Big Sur California Central California Coast Photos & Info




Big Sur once was thriving industrial region for redwood lumber. The Old Coast Trail which had been the only link  between homesteads was still little more than a wagon trail.  Steamers transported heavy goods and supplies and harbored at Notley’s Landing, Parrington Cove and the mouth of Little Sur River.   


Navigation was treacherous and in 1889, the Point Sur Lighthouse Station began sending its powerful beam to protect ships from the hazards of the coastline.


Big Sur is located along scenic Highway One approximately 150 miles south of San Francisco and 300 miles north of Los Angeles.  Historically, the name Big Sur was derived from that unexplained and unmapped wilderness area which lays along the coast south of Monterey. It was simply called El Sur Grande; The Big South.

Today, Big Sur refers to that 90-mile stretch of rugged and awesomely beautiful coastline between Carmel to the north and San Simeon (Hearst Castle) to the south.  Highway One winds along its length and is flanked on one side by the majestic Santa Lucia Mountains and on other by the rocky Pacific Coast.


Although there were two Mexican land grants awarded in the 18300’s  which included most of the area north of the Big Sur Valley, neither grantee settled on the land.  It was little more than a century ago when the first permanent settlers arrived in Big Sur. In the following decades other handy persons followed and staked out their homesteads. The landmarks bare the names of those early settlers—Mr. Manuel, Pfeiffer Ridge, Post Summit, Cooper Point, Dani Ridge, Parrington Cove and others.  Some of their descendants still live in Big  Sur.


In 1937 the present highway was completed after 18 years of construction at a considerable expense, even with the aid of convict labor.  The highway has since been declared California’s first scenic. It provides a driving experience unsurpassed in natural beauty and scenic variety. 


Electricity did not arrive Big Sur until the early 1950’s, and it still does not extend the entire length of the coast or into the remote mountainous areas.


The proximity of the Pacific Ocean provides for a temperate climate. Winters are mild and rainy days interspersed with periods of bright sunshine.  An average rainfall of over 50 inches fills the many streams that flow down the redwood-lined canyons. Coastal fog cools the summer mornings and usually lifts by early afternoon. The best weather is often during the spring and fall seasons. 


It is wise to include both warm and cold clothing when packing for Big Sur.  A damp, foggy morning can be followed by a warm afternoon.  The interior valleys of the Wilderness Area experience greater extremes in temperatures. The fog bank seldom crosses the coast ridge so the days are likely to be hot and the nights chilly.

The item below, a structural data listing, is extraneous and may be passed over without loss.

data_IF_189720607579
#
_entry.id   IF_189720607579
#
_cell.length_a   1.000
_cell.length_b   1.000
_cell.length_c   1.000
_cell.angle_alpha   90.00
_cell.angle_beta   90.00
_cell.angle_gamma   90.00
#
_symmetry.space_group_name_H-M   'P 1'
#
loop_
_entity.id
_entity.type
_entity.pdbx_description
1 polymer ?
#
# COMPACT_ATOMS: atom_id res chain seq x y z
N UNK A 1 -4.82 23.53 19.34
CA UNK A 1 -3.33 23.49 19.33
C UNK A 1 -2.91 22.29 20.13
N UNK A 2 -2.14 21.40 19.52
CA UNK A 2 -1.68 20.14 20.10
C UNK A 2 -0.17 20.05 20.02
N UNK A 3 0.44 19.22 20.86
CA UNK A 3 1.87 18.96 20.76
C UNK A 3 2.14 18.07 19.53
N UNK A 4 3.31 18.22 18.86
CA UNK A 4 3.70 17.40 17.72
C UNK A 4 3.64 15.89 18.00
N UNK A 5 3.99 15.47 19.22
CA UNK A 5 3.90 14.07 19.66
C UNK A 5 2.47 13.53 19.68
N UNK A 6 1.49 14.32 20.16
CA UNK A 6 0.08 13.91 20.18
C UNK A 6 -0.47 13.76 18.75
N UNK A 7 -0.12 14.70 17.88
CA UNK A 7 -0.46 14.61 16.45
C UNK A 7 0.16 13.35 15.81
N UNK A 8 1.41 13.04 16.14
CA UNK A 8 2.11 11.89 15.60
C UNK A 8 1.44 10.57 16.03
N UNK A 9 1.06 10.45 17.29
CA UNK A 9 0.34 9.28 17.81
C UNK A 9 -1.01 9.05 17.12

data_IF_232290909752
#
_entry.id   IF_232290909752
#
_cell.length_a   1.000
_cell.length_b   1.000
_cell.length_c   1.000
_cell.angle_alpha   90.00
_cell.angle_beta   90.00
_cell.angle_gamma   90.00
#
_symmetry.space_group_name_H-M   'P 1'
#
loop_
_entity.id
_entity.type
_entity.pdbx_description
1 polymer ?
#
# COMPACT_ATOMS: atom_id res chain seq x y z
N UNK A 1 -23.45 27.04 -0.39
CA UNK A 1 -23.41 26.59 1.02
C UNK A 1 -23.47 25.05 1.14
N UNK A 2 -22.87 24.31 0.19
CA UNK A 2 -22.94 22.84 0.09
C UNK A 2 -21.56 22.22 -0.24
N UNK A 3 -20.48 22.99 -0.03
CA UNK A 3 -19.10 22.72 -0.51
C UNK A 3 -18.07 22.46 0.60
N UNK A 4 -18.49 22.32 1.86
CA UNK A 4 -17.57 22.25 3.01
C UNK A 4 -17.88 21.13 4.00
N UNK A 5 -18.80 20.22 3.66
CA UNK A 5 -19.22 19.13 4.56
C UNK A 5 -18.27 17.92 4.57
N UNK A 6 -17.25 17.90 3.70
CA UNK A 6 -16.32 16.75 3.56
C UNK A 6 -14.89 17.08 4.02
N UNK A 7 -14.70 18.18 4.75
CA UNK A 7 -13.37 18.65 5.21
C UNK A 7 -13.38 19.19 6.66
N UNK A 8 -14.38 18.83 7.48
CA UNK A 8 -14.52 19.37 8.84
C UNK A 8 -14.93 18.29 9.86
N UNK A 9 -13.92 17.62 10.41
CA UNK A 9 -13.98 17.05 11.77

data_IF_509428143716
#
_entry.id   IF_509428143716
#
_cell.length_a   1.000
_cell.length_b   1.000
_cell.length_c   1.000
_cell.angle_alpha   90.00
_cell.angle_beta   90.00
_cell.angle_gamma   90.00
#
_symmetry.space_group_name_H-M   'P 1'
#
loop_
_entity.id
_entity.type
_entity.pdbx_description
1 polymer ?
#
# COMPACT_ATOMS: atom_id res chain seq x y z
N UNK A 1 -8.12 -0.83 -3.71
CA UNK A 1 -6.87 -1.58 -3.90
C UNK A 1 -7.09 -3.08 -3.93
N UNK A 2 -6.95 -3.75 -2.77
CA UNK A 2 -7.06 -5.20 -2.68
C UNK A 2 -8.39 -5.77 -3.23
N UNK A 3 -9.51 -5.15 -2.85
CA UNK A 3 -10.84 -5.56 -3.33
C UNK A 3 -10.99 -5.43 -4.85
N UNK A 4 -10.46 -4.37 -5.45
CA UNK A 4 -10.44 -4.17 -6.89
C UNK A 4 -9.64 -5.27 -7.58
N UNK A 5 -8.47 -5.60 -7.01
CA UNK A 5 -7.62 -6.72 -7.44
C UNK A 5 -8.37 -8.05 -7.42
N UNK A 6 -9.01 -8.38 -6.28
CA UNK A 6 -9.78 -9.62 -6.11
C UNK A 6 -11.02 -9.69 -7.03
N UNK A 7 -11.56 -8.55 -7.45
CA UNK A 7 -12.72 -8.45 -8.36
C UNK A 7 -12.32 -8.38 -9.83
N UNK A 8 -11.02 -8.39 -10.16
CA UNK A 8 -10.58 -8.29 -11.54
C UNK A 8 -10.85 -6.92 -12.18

The scenic qualities and natural grandeur of the coast which result from the imposing geography, the rich vegetative compositions, and the dramatic meetings of land and sea are the area’s greatest single attraction to the public.  Big Sur has attained a worldwide reputation for its spectacular beauty.  Hiking, backpacking and scenic driving are major recreational activities.  


Drive carefully. Highway One is one of the best-maintained roads in the world but its sharp curves and steep hills still preclude high speed driving.  The breathtaking stretch of coastline has something to offer every visitor.  So relax and enjoy the awesome beauty of the timeless Big Sur Coast. 


Ancient Redwoods Thrive Along the Big Sur Coast

Redwoods known as Coast Redwoods grow in a very narrow strip along the coast of California from the extreme southwestern corner of Oregon to 150 miles south of San Francisco in the Soda Springs drainage of Big Sur. The area is about 500 miles long and rarely summer fog, moderate year-round temperature and considerable winter rainfall.  Redwood does not grow naturally beyond the belt affected by this combination.


Redwood is a rapidly growing tree with some individual trees measured at more than 360 feet in height, making it the tallest tree species on earth. In favorable situations, trees 20 years old may average 50 feet in height and 8 inches in diameter.  Average mature trees are from 200 to 240 feet high with diameters of 10 to 15 feet at 4 feet 8 inches above the ground.  Exceptional individuals sometimes reach a height of 350 feet, a diameter of over 20 feet and an age of approximately 2000 years.


Redwood leaves are green, flat and sharp pointed.  The brown cones are egg-shaped and only one-half inch in diameter.  Their seeds average about 123,000 to a pound.


The soft, reddish brown bark, six to 12 inches thick is one of the Coast Redwood’s most distinguishing characteristic, and together with the wood, names of the species. On older trees the bark has a grayish tinge and is deeply furrowed, giving the tree a fluted appearance.  Although the thick bark of older trees is relatively fire resistant, repeated fires can damage these trees considerably.  The large hollows or goose-pens frequently found in the base of large trees give evidence of this fact.  Fire can also injure the young growth or kill it outright.  Redwood is exceptionally free from fungus diseases, however, and there are no insects that materially harm it.    Human demand is most responsible for the destruction of first growth Coast Redwood trees.


Adjacent to the Big Sur baseball field at Pfeiffer Big Sur State Park is one of Big Sur’s largest redwood trees. The size of the ancient tree, known locally as the Pioneer Tree is deceiving. Due to lightning strikes, it has been severed at the top.